Childhood Revisited

My Earliest Memory

And how appropriate for the season!

A permanent traumas was averted

Entertaining guests. Permanent trauma averted.

Harken back to a slower, quieter time:  the mid-20th century, an age without digital cameras, when it took a few months to fill up the roll of film and get it developed.

Christmas day:  One 3½-year-old went to bed the night before, thinking of Santa Claus on his rounds, and worried she wouldn’t be able to sleep for all the excitement.

But I did fall asleep, which made the night pass more quickly.

As usual, I was the first one awake Christmas morning.  But I had orders not to go downstairs until my parents and older brother woke up.  It’s amazing that such an unruly, difficult child would obey.  But Christmas was special, and waiting just prolonged the happiness.

When the time finally came, we rambled down the stairs.  The (colored) lights were twinkling on the Christmas tree, and several presents which hadn’t been there the night before beckoned us.  My mother put on a pot of coffee for the grown-ups, but we kids didn’t need any additional stimulation.

One medium-sized box was the last to be opened—a Jack in the Box!  I put my face close to the lid and turned the handle.  A familiar tune played.

All around the Mulberry Bush
The monkey chased the weasel.
The monkey thought it was all in fun.

It’s the devil!  Right in my face! 

…goes the weasel.

It scared the living daylights out of me!  I began to sob and continued for an indeterminate amount of time.

Eventually I calmed down and took a closer look.  It wasn’t the devil, it was a clown.  In my defense, though, it was a pretty ugly clown.  And a little scary, especially when one’s face was just a couple inches away.

Turns out it was a pretty good present.  I played with it for hours that day.  Not too many months later, the clown’s felt hat had been torn off, but the music still played, and the clown still popped out on cue.  It continued to entertain me for a very long time.

When I look back, I’m always amazed that, even at that young age, I knew about God and the devil, and the true Christian meaning of Christmas.  It’s something we tend to forget in this modern era of materialism and over-commercialism.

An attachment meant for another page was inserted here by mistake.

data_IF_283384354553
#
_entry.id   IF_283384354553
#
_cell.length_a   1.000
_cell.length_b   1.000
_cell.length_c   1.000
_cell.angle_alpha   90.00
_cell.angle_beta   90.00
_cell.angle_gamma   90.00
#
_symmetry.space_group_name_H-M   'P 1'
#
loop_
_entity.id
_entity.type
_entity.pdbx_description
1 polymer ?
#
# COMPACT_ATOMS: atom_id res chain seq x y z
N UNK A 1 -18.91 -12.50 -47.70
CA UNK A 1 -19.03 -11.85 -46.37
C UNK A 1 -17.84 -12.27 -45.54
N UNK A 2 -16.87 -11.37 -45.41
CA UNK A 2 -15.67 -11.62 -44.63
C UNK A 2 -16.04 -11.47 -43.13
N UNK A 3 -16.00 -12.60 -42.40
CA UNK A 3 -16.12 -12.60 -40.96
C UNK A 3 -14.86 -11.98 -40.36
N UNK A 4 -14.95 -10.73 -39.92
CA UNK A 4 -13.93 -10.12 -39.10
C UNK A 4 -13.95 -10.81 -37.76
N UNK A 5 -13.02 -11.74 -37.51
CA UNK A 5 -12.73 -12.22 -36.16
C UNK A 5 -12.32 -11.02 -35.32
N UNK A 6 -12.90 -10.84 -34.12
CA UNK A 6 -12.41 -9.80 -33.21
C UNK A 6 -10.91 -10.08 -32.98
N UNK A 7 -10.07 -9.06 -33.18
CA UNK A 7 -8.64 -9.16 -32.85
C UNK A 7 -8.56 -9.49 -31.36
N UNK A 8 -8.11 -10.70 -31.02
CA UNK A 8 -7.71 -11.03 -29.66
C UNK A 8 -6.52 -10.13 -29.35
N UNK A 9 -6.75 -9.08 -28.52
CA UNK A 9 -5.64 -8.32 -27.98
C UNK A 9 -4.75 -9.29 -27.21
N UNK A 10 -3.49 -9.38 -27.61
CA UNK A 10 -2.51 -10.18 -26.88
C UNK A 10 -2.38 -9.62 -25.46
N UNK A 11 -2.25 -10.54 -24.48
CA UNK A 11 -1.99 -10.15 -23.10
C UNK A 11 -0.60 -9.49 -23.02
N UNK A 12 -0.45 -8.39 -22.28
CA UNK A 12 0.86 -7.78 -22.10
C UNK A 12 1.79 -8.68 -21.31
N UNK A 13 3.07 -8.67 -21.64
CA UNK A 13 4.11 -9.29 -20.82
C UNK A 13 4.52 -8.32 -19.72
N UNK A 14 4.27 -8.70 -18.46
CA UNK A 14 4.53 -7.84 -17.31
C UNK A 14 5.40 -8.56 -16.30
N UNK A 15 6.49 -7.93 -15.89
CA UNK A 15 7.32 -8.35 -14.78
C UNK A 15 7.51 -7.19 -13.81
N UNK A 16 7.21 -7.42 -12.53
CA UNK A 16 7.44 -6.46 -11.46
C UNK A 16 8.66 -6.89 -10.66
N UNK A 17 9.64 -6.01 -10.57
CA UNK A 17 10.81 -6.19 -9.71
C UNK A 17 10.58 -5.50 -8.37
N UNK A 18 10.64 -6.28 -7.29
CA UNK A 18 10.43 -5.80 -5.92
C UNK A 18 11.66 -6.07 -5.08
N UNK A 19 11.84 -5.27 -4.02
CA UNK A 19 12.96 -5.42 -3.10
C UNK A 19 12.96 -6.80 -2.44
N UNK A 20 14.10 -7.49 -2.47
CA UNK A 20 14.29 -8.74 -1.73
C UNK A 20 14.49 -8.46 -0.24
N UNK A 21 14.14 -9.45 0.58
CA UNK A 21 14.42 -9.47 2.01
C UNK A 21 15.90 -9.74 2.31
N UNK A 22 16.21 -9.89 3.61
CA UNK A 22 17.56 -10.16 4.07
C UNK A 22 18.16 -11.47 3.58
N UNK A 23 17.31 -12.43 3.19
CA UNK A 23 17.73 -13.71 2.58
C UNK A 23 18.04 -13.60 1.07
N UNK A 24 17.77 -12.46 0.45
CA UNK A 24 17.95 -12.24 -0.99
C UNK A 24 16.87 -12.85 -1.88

[This post was written in response to a prompt from your friends at’s Daily Post.]


Hi guys. It’s been awhile.

Of course, I can’t deliver the line as smugly as Charles Malik Whitfield, but you get the idea.  (Well, only if you watch Supernatural.  If you don’t, then start, dammit!)

I was out & about yesterday, instead of staying inside making little tiny pictures.  Went and got my semi-annual pedicure.  Then went to Old Town (or Old Towne or Olde Town, I can never remember which it is) Alexandria for a couple errands.  Picked up two watches I’d left for repair at the coolest jewelry shop in the history of ever.  One watch had been broken for a year.  I wore it to Texas last summer to see Jensen Ackles in “A Few Good Men.”  And when I went to change the time, the stem broke.  What a bitch.  And it was the first time I’d worn it.

Then I stopped by the comic book store to pick up episode 3 of “Supernatural Origins,” which I’d missed the last time I was in.  The smell of incense filled the room.  I mentioned that it took me back to my college days, and Howard (the owner) said “We’re all a bunch of aging hippies here.”   I knew there was a reason I fit in!  😀  I also wanted the latest magazine issue of the Supernatural magazine (5, is it?) but he didn’t have it.  Somehow we got on the subject of variant covers.  (Oh, I remember.  Each issue of the magazine has a “collectible” cover, one that doesn’t have any text on it other than the title, and I’d bought one last time without realizing it .)  Howard keeps his variant covers behind the counter in protective covers.  I mentioned the gorgeous one they’d had for “Supernatural  Rising Son” issue 1, and relayed the story of one gal who’d gone to her comic store the day it came out and the owner had already jacked the price up to $15.  (Of course she bought it!  I would have, too!)  Howard was outraged.  Or should I say “incensed”? Ha!

It was a beautiful day, and I saw lots of bicyclists everywhere.  I was so jealous, I decided right then & there that next summer I’d be back among them.   I used to ride a lot.  I thought nothing of coming home after work and riding down to Mount Vernon, 24 miles round-trip.  Which meant weekend rides were much longer.  There’s something about biking that soothes my soul more than anything else.  Maybe it’s the rhythm of the pedals and the wheels turning.  All I know is that when I get on the bike, my cares melt away within seconds.  Yep, my bike needs me.